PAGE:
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Declaring the Grand Bargain Dead Is Premature

6:25 pm in Uncategorized by letsgetitdone

Stories in The Washington Post and the New York Times have some in the blogosphere proclaiming that it’s time to celebrate the death of the Grand Bargain, and others at least raising a question about its death. I’ll go on record as saying that celebrating its death is definitely premature.

It is so because we’ve yet to go through the budget or continuing resolution-passing activities coming up in September, and also have yet to go through the debt ceiling conflict to come in October. Mainstream Washington commentators believe John Boehner is determined to avoid a government shutdown crisis of the budget/CR conflict and that one or the other will be passed before October 1. Assuming they’re right, that still leaves the matter of the debt ceiling “crisis,” which the same commentators are saying will happen because Boehner has to promise his tea party caucus a chance to coerce the Administration, if he’s going to get their acquiescence on the budget/government shutdown matter.

So, they think, we are looking at a debt ceiling crisis around October 15, when Jack Lew says the Government will run out of borrowing authority, and he will be reduced to juggling $50 Billion in available cash to both repay debt and pay for the other obligations of Government legislated by Congress. The position on the debt ceiling being taken by the Administration now is that it will not negotiate over it, and that it’s demanding a clean bill raising the debt limit to pay for spending Congress has already approved. Read the rest of this entry →

Jack Lew: Avoiding Default Is Your Responsibility Too

5:11 pm in Uncategorized by letsgetitdone

Secretary of the Treasury Jack Lew

With the end of the Summer break, now comes the return of the debt limit dance. From Treasury Secretary Jacob Lew’s letter to John Boehner:

“Congress should act as soon as possible to protect America’s good credit by extending normal borrowing authority well before any risk of default becomes imminent.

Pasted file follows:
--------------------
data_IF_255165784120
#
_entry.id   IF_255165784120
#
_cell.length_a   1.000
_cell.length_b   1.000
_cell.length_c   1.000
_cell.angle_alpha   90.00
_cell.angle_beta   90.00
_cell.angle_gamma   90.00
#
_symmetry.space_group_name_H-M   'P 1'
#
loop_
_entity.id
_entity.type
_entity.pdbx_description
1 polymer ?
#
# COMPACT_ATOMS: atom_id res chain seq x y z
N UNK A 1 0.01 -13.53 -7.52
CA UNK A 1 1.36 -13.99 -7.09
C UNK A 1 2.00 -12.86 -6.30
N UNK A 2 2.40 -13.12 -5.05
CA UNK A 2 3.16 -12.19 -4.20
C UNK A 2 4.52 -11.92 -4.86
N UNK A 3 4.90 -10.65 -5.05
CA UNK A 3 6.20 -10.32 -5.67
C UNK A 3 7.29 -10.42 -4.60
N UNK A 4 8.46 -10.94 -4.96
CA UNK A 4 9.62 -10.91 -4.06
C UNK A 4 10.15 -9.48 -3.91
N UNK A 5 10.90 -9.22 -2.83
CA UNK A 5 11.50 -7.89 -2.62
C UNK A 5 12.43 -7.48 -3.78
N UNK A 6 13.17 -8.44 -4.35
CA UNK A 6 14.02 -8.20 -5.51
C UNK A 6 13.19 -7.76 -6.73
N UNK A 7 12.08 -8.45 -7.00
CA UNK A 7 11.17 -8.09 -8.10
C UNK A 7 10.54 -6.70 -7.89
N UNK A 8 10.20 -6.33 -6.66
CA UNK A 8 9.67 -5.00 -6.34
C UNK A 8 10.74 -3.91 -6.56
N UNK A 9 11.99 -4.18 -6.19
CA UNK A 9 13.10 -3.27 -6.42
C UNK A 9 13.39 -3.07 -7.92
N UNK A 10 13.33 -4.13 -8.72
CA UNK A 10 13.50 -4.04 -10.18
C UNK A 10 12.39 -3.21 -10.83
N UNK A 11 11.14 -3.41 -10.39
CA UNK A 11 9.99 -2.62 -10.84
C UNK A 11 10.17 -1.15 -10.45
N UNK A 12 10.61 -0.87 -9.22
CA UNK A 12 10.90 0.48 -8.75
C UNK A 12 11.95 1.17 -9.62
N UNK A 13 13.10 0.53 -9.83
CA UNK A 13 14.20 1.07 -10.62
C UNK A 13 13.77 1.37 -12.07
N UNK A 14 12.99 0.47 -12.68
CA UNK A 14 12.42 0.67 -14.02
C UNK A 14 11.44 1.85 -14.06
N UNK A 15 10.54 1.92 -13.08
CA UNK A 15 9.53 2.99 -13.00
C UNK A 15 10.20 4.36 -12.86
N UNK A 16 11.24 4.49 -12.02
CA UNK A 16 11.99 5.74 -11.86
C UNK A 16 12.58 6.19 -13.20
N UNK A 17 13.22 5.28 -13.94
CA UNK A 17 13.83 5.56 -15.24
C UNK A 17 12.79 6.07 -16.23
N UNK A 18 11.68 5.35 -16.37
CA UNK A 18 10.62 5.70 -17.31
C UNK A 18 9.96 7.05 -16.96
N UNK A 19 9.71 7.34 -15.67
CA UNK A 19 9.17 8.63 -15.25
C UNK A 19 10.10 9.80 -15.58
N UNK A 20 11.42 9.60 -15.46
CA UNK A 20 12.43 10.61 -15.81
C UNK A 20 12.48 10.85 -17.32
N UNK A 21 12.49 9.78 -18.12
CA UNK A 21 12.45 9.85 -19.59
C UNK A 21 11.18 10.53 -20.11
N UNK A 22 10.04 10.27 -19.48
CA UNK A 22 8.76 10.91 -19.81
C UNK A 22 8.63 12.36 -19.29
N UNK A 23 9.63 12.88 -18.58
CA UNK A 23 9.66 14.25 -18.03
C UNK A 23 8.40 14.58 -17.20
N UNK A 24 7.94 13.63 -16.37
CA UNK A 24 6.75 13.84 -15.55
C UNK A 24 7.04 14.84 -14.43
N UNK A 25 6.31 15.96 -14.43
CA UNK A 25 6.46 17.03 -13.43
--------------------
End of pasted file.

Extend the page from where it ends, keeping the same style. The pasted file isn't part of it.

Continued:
“Based on our latest estimates extraordinary measures are projected to be exhausted in the middle of October. At that point, the United States will have reached the limit of its borrowing authority, and Treasury would be left to fund the government with only the cash we have on hand on any given day, The cash balance at that time is currently forecasted to be approximately $50 billion.

“. . . A cash balance of approximately $50 Billion would be insufficient to cover net expenditures for an extended period of time. And, on certain days, net expenditures could exceed such a cash balance.

“. . . Protecting the full faith and credit of the United States is the responsibility of Congress because only Congress can extend the nation’s borrowing authority . . .“

OK. So, only Congress can extend the nation’s borrowing authority. But it doesn’t follow from that fact that protecting the full faith and credit of the United States is the sole responsibility of Congress.

The 14th Amendment, Section 4 of the US Constitution says in part:

The validity of the public debt of the United States, authorized by law, including debts incurred for payment of pensions and bounties for services in suppressing insurrection or rebellion, shall not be questioned. . .

As have all members of Congress, both Treasury Secretary Lew and the President of the United States have sworn to uphold the Constitution, and this means, among other things, that the duty of each one of these officeholders is to see to it that they do all they can do to prevent the validity of the public debt from being questioned.

As we approach the time when the debt limit, and the lack of agreement between the two parties in Congress, will force the Government to miss payments, Congress does have an obligation to raise the debt limit or remove it entirely. But, Treasury Secretary Lew and the President need to acknowledge that there are things they can do too to avoid a default on the public debt, apart from either reminding Congresspeople of their responsibility, or giving into Republican demands.

One method of getting around the debt limit that Jack Lew and the President have is Platinum Coin Seigniorage (PCS). The Federal Reserve Chairman and then Treasury Secretary Timothy Geithner took that option “off the table” in January of 2013, in the wake of a significant buildup of sentiment favoring its use. But off the table or not, that option is legal, and the Fed Chair’s opposition to using it isn’t controlling, since the Secretary can overrule the Fed Secretary on money matters they disagree upon, and force the Fed Chair to either get the face value of a Platinum coin deposited in the US. Mint’s Public Enterprise Fund (PEF) account credited, or resign.

There are any number of PCS options the President can use to get around the debt limit by generating coin seigniorage profits. I’ve outlined many of them here. Some stop with $1/2 Trillion coins, some go over $1 Trillion up to $5 Trillion, and still others envision very high face value coins ranging up to $60 Trillion and up.

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Can the Federal Reserve Really Refuse To Accept and To Credit A Platinum Coin Deposited By the US Mint?

10:42 am in Uncategorized by letsgetitdone